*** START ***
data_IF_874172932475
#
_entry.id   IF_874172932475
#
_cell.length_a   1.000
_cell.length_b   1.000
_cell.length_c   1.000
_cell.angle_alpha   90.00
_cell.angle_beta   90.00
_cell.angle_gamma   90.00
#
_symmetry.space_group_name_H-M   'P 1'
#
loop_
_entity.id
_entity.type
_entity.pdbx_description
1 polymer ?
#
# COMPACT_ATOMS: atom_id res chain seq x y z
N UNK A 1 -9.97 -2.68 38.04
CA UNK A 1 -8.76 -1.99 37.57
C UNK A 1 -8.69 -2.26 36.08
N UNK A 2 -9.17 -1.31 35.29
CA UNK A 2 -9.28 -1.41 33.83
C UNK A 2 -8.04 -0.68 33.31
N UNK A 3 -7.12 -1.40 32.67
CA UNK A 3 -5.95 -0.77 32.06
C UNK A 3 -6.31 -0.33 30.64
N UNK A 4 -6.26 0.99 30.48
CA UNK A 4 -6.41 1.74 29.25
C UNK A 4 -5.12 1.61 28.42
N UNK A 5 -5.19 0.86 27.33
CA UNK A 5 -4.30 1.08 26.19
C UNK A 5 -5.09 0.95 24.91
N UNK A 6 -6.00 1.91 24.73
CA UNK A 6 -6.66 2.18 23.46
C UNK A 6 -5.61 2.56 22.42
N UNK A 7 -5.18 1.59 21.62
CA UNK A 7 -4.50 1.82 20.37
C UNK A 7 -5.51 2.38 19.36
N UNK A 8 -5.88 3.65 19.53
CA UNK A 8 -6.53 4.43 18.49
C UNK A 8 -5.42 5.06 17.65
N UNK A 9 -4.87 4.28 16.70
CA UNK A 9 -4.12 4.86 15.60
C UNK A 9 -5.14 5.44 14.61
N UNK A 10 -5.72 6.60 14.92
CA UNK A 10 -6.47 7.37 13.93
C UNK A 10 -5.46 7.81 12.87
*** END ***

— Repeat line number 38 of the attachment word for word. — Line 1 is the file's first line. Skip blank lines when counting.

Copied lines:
C UNK A 6 -5.61 2.56 22.42